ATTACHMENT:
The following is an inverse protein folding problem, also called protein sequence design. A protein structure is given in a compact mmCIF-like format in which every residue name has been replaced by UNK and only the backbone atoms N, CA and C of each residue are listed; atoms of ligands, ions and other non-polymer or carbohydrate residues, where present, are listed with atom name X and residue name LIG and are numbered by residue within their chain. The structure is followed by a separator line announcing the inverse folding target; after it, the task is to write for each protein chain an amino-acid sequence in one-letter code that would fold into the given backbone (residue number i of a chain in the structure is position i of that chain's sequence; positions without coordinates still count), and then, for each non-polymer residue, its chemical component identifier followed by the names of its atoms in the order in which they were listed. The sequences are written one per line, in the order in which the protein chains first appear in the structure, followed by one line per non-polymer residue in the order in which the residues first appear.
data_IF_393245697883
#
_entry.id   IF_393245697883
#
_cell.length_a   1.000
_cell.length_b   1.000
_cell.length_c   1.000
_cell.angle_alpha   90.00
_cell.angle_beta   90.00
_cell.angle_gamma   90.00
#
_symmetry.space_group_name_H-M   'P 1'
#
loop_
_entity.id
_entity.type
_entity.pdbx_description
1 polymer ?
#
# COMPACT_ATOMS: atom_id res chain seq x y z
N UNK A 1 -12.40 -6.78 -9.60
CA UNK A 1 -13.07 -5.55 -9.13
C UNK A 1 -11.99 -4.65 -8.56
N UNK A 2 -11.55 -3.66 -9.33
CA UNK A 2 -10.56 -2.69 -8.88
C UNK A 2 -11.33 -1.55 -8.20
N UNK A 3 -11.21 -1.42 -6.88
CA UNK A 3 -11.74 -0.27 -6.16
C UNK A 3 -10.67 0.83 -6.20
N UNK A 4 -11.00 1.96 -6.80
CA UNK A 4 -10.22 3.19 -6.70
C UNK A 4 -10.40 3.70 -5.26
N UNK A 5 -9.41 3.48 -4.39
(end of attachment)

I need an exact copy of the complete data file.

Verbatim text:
The following is an inverse protein folding problem, also called protein sequence design. A protein structure is given in a compact mmCIF-like format in which every residue name has been replaced by UNK and only the backbone atoms N, CA and C of each residue are listed; atoms of ligands, ions and other non-polymer or carbohydrate residues, where present, are listed with atom name X and residue name LIG and are numbered by residue within their chain. The structure is followed by a separator line announcing the inverse folding target; after it, the task is to write for each protein chain an amino-acid sequence in one-letter code that would fold into the given backbone (residue number i of a chain in the structure is position i of that chain's sequence; positions without coordinates still count), and then, for each non-polymer residue, its chemical component identifier followed by the names of its atoms in the order in which they were listed. The sequences are written one per line, in the order in which the protein chains first appear in the structure, followed by one line per non-polymer residue in the order in which the residues first appear.
data_IF_393245697883
#
_entry.id   IF_393245697883
#
_cell.length_a   1.000
_cell.length_b   1.000
_cell.length_c   1.000
_cell.angle_alpha   90.00
_cell.angle_beta   90.00
_cell.angle_gamma   90.00
#
_symmetry.space_group_name_H-M   'P 1'
#
loop_
_entity.id
_entity.type
_entity.pdbx_description
1 polymer ?
#
# COMPACT_ATOMS: atom_id res chain seq x y z
N UNK A 1 -12.40 -6.78 -9.60
CA UNK A 1 -13.07 -5.55 -9.13
C UNK A 1 -11.99 -4.65 -8.56
N UNK A 2 -11.55 -3.66 -9.33
CA UNK A 2 -10.56 -2.69 -8.88
C UNK A 2 -11.33 -1.55 -8.20
N UNK A 3 -11.21 -1.42 -6.88
CA UNK A 3 -11.74 -0.27 -6.16
C UNK A 3 -10.67 0.83 -6.20
N UNK A 4 -11.00 1.96 -6.80
CA UNK A 4 -10.22 3.19 -6.70
C UNK A 4 -10.40 3.70 -5.26
N UNK A 5 -9.41 3.48 -4.39